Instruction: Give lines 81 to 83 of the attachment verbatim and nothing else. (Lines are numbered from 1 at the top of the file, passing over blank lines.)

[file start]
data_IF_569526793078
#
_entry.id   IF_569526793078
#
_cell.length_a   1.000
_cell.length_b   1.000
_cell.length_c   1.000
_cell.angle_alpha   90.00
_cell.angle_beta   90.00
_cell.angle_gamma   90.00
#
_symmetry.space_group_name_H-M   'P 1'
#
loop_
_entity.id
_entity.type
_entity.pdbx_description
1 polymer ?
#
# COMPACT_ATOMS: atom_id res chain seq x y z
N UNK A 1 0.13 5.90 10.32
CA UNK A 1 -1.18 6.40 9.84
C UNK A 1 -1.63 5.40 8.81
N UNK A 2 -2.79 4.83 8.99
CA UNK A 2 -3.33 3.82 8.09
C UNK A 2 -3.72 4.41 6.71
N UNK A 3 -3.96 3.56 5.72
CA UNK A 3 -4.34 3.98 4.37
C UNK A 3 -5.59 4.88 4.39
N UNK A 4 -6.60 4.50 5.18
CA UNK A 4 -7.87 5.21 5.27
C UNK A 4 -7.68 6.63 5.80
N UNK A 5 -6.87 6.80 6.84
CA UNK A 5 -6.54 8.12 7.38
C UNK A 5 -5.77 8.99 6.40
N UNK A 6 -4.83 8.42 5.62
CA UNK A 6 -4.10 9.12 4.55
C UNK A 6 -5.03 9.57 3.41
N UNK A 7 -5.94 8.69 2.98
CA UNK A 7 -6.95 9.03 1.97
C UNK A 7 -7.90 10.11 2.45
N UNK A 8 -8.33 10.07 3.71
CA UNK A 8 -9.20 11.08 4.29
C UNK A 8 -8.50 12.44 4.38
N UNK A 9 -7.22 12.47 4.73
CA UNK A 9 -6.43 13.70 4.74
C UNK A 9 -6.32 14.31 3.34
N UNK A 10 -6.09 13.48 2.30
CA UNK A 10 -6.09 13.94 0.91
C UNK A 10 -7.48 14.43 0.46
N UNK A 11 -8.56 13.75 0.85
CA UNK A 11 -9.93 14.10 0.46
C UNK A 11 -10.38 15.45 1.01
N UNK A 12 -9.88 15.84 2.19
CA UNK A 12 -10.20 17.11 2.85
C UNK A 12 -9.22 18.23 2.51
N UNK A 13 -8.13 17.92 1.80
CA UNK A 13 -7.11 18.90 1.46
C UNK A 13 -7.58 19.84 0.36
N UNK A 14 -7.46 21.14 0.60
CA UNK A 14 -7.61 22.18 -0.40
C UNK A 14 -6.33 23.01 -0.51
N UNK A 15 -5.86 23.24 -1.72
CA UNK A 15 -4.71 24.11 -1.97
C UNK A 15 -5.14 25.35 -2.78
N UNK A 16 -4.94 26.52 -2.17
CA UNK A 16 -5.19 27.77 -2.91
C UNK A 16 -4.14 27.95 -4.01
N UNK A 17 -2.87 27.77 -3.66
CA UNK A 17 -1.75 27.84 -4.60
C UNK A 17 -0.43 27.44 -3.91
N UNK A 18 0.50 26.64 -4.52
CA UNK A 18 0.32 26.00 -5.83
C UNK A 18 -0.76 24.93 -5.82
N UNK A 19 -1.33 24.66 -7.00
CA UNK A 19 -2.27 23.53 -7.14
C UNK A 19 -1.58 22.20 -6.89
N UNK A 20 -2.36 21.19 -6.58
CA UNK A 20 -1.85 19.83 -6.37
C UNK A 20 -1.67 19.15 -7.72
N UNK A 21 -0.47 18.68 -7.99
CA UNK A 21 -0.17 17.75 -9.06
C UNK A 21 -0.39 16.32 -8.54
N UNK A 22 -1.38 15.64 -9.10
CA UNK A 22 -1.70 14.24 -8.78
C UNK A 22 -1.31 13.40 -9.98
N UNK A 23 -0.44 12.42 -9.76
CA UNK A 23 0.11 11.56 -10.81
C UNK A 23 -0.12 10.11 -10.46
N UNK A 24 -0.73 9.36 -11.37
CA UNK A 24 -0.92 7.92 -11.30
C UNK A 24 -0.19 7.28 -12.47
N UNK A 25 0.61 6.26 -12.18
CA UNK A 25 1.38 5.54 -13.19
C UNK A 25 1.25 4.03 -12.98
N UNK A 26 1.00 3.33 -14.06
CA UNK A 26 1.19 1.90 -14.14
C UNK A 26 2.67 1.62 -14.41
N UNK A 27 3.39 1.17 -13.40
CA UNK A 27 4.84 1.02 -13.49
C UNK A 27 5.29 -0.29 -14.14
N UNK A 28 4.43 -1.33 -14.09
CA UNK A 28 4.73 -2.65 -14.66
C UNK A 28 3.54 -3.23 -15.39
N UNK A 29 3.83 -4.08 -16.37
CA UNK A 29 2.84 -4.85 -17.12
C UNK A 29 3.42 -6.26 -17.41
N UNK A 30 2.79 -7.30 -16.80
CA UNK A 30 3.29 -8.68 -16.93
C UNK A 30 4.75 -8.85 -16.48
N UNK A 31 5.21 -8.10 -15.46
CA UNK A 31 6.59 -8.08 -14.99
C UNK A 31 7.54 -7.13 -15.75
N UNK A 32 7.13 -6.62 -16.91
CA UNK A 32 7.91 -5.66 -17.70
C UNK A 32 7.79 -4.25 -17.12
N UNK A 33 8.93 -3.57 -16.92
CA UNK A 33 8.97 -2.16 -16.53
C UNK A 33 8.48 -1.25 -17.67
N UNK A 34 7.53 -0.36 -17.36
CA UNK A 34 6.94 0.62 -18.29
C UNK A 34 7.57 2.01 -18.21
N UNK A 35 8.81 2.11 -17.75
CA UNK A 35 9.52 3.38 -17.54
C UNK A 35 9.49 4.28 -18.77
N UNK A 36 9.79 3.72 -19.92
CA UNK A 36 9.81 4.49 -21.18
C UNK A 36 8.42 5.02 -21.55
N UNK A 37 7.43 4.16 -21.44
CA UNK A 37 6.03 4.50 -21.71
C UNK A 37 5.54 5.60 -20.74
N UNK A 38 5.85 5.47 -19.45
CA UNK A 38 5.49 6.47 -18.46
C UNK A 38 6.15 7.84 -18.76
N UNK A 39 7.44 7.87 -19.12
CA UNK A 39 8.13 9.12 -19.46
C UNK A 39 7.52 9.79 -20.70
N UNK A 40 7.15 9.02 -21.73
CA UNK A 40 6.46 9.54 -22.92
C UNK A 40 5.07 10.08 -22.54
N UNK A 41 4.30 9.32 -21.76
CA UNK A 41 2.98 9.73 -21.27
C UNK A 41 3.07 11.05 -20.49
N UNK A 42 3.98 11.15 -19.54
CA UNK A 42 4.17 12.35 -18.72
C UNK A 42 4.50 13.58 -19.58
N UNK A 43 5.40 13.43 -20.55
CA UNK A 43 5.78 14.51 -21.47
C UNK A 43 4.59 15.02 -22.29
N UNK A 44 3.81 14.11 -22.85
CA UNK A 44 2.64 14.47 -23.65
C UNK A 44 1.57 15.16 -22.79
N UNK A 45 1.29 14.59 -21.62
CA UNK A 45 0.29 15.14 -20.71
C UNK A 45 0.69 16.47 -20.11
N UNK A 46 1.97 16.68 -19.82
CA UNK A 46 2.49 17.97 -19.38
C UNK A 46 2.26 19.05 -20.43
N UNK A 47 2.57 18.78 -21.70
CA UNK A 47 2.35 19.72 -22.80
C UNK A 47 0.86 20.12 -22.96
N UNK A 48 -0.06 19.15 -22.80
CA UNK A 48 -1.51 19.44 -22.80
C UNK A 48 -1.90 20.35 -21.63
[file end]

N UNK A 21 -0.47 18.68 -7.99
CA UNK A 21 -0.17 17.75 -9.06
C UNK A 21 -0.39 16.32 -8.54